New brew debuts

Dogfish Head American Beauty: Referred to as a counterculture collaboration with the Grateful Dead, this beer is brewed with and tastes a lot like the ingredients in a granola bar (honey, oats, grains). It's scheduled to launch at the Alamo Drafthouse Cinema in Richardson on October 22, where they'll be screening The Grateful Dead Movie.

Image credit: Dogfish Head
Shiner White Wing: A Belgian-style wheat ale brewed with coriander and orange peel, it's expected to be released later this year.

Image credit: Spoetzl Brewery
Ommegang Game of Thrones Fire and Blood Red Ale: Inspired by House Targaryen (a noble family on the show), the latest brew created in collaboration with HBO will be released in the spring of 2014. No details related to the beer itself, as only a sneak peak at the label artwork was revealed.

Image credit: Brewery Ommegang
Samuel Adams Cold Snap White Ale: The brewery's new spring seasonal (replacing Alpine Spring) was revealed at a media brunch on Friday. It will be a Belgian-style witbier brewed with spices. Look for it in the January-to-March time frame.
Image credit: Boston Beer Company
Brewery briefs

Seeing as how GABF sessions are at night, you have to find something to do with your days. As you might imagine, breweries are opening at a breakneck pace in and around Denver. What follows are thoughts on those that I visited.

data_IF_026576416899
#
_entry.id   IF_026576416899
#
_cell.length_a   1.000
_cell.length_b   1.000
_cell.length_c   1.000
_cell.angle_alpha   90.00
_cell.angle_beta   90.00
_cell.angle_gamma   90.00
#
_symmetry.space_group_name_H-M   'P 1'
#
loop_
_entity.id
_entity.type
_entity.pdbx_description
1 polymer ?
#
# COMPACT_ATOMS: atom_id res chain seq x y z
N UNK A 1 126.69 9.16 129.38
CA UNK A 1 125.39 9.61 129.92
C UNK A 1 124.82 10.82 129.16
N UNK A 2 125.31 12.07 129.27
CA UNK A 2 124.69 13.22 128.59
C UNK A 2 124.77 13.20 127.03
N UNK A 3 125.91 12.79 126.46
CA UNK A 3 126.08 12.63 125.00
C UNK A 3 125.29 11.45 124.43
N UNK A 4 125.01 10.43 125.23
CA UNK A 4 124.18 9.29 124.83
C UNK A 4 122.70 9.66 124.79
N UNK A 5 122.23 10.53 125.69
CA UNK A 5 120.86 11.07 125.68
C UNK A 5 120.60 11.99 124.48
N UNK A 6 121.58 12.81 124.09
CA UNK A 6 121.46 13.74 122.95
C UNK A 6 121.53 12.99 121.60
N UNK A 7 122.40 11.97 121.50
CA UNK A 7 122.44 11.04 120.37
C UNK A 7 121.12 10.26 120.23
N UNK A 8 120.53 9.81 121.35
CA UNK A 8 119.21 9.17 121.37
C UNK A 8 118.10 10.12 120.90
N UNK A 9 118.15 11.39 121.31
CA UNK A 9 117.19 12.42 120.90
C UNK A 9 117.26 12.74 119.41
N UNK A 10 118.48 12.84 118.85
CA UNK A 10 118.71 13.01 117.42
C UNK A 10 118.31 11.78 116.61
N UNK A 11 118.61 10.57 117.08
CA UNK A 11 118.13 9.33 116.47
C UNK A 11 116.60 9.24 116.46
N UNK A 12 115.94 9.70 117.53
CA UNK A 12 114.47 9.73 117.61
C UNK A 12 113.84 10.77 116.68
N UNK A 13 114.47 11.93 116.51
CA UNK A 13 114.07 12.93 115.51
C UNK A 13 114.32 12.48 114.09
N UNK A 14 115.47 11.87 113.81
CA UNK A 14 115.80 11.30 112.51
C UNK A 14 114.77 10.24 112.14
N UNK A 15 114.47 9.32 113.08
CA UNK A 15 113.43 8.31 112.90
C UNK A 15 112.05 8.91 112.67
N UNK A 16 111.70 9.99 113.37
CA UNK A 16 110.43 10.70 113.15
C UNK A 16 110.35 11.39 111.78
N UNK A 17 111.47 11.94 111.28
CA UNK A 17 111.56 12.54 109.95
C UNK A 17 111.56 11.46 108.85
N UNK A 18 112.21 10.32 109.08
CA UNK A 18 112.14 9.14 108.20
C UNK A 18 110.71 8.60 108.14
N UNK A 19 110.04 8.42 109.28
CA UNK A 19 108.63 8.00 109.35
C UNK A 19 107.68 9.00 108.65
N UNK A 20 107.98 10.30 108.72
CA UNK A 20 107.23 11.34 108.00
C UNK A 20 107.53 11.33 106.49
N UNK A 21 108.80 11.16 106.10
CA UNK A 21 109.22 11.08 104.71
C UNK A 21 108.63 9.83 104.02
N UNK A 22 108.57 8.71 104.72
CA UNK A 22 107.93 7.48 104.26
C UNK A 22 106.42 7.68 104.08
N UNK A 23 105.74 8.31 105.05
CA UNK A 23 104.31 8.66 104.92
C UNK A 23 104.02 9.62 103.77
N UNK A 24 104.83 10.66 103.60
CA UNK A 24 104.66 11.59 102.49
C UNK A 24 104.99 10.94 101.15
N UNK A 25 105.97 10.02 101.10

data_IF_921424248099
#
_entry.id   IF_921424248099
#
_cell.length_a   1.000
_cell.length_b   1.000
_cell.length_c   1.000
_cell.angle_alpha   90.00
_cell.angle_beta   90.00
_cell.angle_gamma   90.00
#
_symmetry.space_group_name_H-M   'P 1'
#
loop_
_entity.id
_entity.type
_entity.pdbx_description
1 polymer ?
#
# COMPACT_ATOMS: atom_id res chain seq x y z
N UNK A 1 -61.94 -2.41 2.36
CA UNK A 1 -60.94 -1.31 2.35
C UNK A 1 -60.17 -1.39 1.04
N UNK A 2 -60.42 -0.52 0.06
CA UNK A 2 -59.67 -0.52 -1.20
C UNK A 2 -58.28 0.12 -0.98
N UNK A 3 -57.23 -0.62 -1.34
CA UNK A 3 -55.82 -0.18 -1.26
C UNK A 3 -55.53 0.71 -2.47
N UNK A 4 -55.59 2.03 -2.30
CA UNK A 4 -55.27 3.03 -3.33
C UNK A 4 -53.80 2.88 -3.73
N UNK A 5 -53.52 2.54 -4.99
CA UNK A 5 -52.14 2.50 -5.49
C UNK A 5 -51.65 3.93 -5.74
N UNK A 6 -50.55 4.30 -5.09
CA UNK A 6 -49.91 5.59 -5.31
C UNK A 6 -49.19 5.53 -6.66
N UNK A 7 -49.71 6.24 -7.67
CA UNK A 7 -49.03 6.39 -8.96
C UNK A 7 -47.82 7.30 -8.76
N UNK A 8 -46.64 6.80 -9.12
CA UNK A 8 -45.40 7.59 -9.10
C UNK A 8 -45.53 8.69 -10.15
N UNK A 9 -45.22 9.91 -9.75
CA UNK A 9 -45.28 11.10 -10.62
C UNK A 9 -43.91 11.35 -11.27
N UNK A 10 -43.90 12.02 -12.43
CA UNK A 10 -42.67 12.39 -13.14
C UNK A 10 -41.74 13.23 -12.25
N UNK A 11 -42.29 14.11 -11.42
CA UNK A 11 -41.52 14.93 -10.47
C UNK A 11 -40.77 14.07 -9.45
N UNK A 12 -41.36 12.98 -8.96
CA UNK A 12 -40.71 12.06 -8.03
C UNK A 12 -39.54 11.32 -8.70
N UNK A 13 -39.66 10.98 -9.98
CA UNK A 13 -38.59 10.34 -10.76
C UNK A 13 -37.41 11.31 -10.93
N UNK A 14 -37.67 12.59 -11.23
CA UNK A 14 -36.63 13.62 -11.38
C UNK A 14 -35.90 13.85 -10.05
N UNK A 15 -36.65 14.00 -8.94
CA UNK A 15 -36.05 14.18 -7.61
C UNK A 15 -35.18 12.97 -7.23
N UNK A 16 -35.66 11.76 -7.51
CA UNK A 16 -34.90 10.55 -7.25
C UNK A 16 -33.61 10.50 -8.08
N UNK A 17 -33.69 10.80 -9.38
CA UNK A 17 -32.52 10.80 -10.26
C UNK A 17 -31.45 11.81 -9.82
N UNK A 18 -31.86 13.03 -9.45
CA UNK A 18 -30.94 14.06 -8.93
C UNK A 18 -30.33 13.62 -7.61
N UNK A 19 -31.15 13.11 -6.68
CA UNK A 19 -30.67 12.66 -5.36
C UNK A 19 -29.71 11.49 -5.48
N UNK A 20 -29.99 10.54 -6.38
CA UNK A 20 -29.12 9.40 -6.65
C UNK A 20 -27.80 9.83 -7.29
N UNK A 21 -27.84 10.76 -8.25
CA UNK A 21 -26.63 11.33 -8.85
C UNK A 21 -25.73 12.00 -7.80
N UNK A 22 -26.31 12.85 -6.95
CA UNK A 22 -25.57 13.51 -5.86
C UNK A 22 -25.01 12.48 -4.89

Avery, Boulder- The only brewery on my itinerary that currently distributes to Texas, your impression of them might differ from the locals. While some identify them more by their Demon or Dictator Series (i.e. big beers), conversations in the taproom center around what constitutes the quintessential Avery sour.

Crooked Stave (Brian Brown)
Crooked Stave, Denver - Located outside the immediate downtown area, Crooked Stave recently moved to The Source, a sort of artisan outpost complete with restaurants, a bakery, meat market and coffee house. Elbow room can be at a premium given the small-scale digs, but the beer is worth it. Comparable to Jester King in terms of creativity and their style portfolio.

Equinox, Fort Collins - Based on the recommendation of no fewer than four industry people, I visited this hole-in-the-wall brewery and taproom off the main drag in Fort Collins. Their most interesting offering was a Finnish-style sahti called The Knotty Bough, brewed with juniper berries and fermented with a Bavarian hefeweizen yeast.